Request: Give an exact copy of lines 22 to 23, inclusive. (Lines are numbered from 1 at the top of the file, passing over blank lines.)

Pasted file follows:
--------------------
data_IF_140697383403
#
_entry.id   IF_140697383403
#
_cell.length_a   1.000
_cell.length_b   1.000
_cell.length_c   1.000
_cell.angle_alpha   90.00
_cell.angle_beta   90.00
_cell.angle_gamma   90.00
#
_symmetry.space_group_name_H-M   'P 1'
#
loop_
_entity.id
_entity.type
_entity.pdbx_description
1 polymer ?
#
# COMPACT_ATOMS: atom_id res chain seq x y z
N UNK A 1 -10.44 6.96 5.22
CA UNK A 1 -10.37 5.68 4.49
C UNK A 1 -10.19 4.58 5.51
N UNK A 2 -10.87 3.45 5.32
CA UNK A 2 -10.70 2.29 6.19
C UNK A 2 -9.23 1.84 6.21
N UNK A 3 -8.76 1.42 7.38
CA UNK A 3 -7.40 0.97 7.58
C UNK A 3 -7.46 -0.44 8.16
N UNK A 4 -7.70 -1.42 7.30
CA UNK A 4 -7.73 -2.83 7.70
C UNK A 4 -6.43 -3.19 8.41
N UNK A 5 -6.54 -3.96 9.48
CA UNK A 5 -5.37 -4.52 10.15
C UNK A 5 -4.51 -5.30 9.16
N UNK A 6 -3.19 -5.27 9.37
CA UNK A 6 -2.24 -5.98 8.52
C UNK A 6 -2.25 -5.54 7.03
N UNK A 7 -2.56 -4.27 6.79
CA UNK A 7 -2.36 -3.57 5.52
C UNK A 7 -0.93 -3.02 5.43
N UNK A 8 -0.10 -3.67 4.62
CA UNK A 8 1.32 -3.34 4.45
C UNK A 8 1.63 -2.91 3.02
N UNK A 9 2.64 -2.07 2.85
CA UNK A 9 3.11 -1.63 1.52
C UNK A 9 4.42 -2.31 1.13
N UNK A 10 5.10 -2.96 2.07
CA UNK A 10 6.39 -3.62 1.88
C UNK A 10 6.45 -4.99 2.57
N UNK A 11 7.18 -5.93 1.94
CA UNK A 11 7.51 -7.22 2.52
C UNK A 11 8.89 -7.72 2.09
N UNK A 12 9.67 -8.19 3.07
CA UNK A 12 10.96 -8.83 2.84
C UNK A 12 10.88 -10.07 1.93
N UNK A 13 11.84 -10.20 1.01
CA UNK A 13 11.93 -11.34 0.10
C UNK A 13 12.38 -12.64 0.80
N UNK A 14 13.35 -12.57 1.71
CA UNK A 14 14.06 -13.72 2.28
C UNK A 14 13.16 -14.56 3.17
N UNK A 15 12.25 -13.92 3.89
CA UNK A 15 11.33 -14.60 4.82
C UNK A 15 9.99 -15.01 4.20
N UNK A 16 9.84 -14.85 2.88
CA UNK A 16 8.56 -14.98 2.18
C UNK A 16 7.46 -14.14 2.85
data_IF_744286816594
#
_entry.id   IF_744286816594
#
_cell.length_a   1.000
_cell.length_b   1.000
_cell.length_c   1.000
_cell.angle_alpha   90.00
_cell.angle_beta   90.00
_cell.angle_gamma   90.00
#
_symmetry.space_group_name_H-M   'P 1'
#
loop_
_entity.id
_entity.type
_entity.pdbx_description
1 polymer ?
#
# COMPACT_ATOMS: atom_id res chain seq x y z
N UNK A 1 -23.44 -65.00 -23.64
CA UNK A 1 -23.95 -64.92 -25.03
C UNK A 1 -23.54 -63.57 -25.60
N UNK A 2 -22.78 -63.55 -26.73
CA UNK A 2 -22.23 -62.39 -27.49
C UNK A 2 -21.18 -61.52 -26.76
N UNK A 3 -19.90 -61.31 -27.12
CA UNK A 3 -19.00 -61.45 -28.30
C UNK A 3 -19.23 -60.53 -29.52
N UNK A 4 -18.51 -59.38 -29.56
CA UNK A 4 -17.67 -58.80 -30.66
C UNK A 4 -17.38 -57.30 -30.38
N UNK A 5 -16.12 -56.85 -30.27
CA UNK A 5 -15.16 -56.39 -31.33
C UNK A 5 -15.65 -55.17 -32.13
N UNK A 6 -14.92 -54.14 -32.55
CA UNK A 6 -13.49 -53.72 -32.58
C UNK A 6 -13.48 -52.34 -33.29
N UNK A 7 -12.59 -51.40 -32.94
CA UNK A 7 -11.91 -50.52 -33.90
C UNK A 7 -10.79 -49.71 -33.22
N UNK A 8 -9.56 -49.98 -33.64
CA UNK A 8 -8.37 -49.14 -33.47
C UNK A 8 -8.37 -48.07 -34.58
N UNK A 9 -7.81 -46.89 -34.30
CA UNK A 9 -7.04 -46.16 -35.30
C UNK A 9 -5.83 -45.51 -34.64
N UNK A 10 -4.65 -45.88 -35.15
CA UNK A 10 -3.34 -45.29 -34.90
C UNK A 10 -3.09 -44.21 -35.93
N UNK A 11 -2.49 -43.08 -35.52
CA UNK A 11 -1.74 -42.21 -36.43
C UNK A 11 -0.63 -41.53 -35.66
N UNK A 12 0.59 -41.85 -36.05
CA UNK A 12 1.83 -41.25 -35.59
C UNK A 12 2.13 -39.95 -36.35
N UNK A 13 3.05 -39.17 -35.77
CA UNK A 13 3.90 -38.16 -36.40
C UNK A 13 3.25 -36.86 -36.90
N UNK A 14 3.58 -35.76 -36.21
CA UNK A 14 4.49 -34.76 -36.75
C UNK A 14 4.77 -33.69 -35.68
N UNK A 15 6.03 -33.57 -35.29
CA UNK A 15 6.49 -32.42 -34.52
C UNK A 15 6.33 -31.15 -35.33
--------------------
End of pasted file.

CA UNK A 1 -10.37 5.68 4.49
C UNK A 1 -10.19 4.58 5.51